Two of the region’s most popular film festivals return this week. As usual, both feature thought-provoking and entertaining programming including several features with strong LGBT content.
Running May 2-6, the Maryland Film Festival is celebrating “20 years of film for everyone.” The festival includes 40 feature films and 10 programs of shorts that span all cinematic genres with works from all over the world. Movies will be screened throughout the Baltimore’s Station North Arts and Entertainment District with the award-winning SNF Parkway serving as the artistic and social hub.
As always, the festival will feature a film selected and introduced by legendary Baltimore filmmaker, artist and visionary John Waters. This year Waters has selected “I, Olga Hepnarova” which he describes as “a hypnotic black-and-white docudrama based on the case of a pretty, 22-year-old, chain-smoking lesbian from Prague who in 1973 hopped in a truck and mowed down 20 pedestrians on a sidewalk. Deadpan indeed.”
The LGBT feature films include “The Miseducation of Cameron Post,” already a hit on the festival circuit, and “We the Animals” based on the award-winning semi-autobiographical novel by openly gay author Junot Diaz. Directed by Desiree Akhavan (“Appropriate Behavior’), “Cameron Post” stars Chloë Grace Moretz as a high school girl who is caught in the back seat of a car on prom night with another girl. She is quickly shipped off to a conversion therapy center where she is subjected to outlandish discipline and earnest Christian rock songs, but where she also finds an unlikely gay community.
“We the Animals” stars Evan Rosado as Jonah, the youngest child in a dysfunctional Puerto Rican family who is slowly discovering that his love of art and literature and his sexuality are dividing him from his family. Raúl Castillo (“Looking”) plays Jonah’s abusive macho father.
Two documentaries also examine diverse elements of the LGBT community. The moving Dutch documentary “Genderbende” follows five genderqueer youth as they proudly define and defend their identity. Distilled from 400 hours of raw footage, “Shakedown” looks at the clientele and culture of the Los Angeles urban lesbian strip club scene in the early 2000s.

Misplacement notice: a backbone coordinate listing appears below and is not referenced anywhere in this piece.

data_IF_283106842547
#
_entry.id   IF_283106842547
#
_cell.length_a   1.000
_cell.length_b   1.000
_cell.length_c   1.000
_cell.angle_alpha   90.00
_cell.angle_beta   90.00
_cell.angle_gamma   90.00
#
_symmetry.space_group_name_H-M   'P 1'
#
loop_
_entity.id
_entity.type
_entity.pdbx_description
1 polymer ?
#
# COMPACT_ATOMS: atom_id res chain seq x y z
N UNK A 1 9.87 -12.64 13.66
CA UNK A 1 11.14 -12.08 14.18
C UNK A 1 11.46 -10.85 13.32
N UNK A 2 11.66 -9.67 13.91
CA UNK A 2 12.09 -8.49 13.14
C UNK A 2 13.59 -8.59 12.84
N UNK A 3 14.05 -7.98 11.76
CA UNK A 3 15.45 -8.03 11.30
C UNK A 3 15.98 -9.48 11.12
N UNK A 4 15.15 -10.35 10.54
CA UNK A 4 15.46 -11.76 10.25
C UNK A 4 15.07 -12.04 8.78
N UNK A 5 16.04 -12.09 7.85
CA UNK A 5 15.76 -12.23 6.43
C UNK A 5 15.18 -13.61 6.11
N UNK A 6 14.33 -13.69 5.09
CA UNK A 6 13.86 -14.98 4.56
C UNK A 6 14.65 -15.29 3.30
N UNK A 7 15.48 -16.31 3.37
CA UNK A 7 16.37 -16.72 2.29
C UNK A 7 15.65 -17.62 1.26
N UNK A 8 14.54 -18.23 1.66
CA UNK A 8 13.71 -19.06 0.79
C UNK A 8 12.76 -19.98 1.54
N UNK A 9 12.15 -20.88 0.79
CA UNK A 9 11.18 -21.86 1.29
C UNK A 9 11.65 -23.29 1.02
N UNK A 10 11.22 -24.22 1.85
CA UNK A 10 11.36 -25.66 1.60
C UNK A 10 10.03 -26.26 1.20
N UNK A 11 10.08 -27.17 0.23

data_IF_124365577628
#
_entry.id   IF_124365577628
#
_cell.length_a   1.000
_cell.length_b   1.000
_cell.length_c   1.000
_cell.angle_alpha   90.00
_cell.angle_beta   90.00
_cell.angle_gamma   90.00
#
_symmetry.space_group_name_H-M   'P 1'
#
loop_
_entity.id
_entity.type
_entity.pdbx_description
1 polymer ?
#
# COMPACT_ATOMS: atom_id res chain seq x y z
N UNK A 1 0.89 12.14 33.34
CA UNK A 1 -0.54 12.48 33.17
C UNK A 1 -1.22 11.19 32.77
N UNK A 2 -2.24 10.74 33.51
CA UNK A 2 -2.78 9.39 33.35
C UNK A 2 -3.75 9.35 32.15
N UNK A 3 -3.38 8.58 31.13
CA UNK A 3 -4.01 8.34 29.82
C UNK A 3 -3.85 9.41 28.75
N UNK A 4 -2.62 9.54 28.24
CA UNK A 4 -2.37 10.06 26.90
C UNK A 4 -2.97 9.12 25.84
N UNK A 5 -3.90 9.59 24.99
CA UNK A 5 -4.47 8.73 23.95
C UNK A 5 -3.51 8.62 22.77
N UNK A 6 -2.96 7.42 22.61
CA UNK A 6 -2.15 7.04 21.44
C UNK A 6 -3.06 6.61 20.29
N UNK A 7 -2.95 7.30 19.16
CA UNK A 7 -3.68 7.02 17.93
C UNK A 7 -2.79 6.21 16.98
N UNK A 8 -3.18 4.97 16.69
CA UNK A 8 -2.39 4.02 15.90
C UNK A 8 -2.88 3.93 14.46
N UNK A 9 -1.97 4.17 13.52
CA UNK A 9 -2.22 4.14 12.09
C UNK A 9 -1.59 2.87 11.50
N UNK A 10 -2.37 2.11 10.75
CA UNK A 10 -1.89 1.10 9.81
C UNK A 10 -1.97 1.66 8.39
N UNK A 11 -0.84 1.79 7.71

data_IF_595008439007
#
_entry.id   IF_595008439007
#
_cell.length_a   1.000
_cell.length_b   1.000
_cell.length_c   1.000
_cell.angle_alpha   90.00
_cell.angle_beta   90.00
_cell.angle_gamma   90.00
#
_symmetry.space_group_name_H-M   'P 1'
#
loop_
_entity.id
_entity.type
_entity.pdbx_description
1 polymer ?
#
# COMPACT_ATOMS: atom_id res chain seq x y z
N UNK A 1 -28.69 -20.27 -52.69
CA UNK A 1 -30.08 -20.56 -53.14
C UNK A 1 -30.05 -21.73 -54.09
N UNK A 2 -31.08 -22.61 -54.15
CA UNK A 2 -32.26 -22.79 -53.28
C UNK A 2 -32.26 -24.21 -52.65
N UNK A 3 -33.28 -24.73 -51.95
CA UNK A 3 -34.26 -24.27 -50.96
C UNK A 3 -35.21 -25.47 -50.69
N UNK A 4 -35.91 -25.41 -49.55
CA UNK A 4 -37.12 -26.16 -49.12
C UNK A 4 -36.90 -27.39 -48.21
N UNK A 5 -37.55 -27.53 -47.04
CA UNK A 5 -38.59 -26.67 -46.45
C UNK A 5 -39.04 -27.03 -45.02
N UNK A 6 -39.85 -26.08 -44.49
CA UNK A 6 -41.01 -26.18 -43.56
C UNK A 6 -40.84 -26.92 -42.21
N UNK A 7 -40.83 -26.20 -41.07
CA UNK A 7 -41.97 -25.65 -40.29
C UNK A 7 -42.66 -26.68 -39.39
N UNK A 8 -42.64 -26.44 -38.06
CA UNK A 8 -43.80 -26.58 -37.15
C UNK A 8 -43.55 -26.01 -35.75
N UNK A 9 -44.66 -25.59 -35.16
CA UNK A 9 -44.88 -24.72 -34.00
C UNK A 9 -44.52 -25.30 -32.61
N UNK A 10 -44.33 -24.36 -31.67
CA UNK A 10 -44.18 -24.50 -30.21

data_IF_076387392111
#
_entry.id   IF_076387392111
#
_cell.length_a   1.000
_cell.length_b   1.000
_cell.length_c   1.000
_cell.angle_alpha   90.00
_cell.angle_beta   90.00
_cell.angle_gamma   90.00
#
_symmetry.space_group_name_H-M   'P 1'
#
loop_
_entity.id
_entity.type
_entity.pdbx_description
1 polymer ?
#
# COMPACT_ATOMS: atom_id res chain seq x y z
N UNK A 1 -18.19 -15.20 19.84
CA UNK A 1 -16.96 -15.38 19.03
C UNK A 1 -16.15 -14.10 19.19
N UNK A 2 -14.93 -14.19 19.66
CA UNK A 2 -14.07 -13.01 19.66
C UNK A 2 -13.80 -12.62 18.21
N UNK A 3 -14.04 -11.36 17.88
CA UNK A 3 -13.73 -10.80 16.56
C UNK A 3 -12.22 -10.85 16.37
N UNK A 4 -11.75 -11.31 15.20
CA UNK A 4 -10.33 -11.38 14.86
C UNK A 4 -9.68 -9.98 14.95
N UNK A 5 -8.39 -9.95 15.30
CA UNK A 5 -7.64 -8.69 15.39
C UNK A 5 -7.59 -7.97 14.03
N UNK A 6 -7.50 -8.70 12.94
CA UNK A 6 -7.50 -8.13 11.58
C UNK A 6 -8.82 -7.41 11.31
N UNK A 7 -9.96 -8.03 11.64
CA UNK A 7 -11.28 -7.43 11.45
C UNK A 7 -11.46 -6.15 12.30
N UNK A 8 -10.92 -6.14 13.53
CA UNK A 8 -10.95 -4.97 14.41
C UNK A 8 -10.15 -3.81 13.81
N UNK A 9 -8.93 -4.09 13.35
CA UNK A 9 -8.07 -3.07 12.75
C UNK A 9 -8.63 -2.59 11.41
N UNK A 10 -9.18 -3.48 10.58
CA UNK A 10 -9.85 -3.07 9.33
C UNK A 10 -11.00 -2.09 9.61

The festival opens with a program of innovate shorts, including “The Jump Off,” about a young man and his closeted lover and closes on May 6 with “Won’t You Be My Neighbor?” a charming documentary by Academy Award-winning director Morgan Neville about beloved TV host Fred Rogers.
And for the 16th year, the Alloy Orchestra comes to the festival to perform a live, original score to accompany “A Page of Madness,” a masterpiece of the Japanese silent cinema. Full details at mdfilmfest.com.
Running May 2-13, the Washington Jewish Film Festival is an international exhibition of cinema that celebrates the diversity of Jewish history, culture and experience through the moving image. One of the highlights of the festival is the RATED LGBTQ strand, movies screened throughout the festival that explore the intersection of faith and sexuality.
One of its Spotlight features (and part of RATED LGBTQ) is “The Cakemaker.” After his Israeli lover dies, German baker Tomas travels to Jerusalem and finds work with his lover’s widow, but decides to keep his identity a secret. Both mourning the same man, the survivors stave off loneliness by finding common cause in the kitchen, but their fragile friendship is threatened by suspicions, jealousies and cultural differences.
RATED LGBTQ also includes: “Saving Neta,” about four women whose lives are changed by a chance encounter with a mysterious drifter named Neta; “The Strangest Stranger” about the mysterious relationship between Joni Waka, a Jewish man living in Tokyo and a new arrival named Johnnie Walker; and “Summer” and “Sunset,” two tender shorts about sexual awakening.
Other highlights of the Festival include the opening night film “Sammy Davis, Jr.: I’ve Gotta Be Me,” a new documentary about the ground-breaking African American performer who converted to Judaism, and the closing night film “The Invisibles,” about the 7,000 Jews who remained in Berlin after the Nazis declared the city Judenfrei (“free of Jews”). Other Spotlight movies include “RBG” about the amazing career of Justice Ruth Bader Ginsburg, “An Act of Defiance” about Nelson Mandela, and “Shelter,” an international espionage thriller.
The Jewish festival will screen movies at the Washington D.C. Jewish Community Center, the AFI Silver and the Bethesda Row Cinema.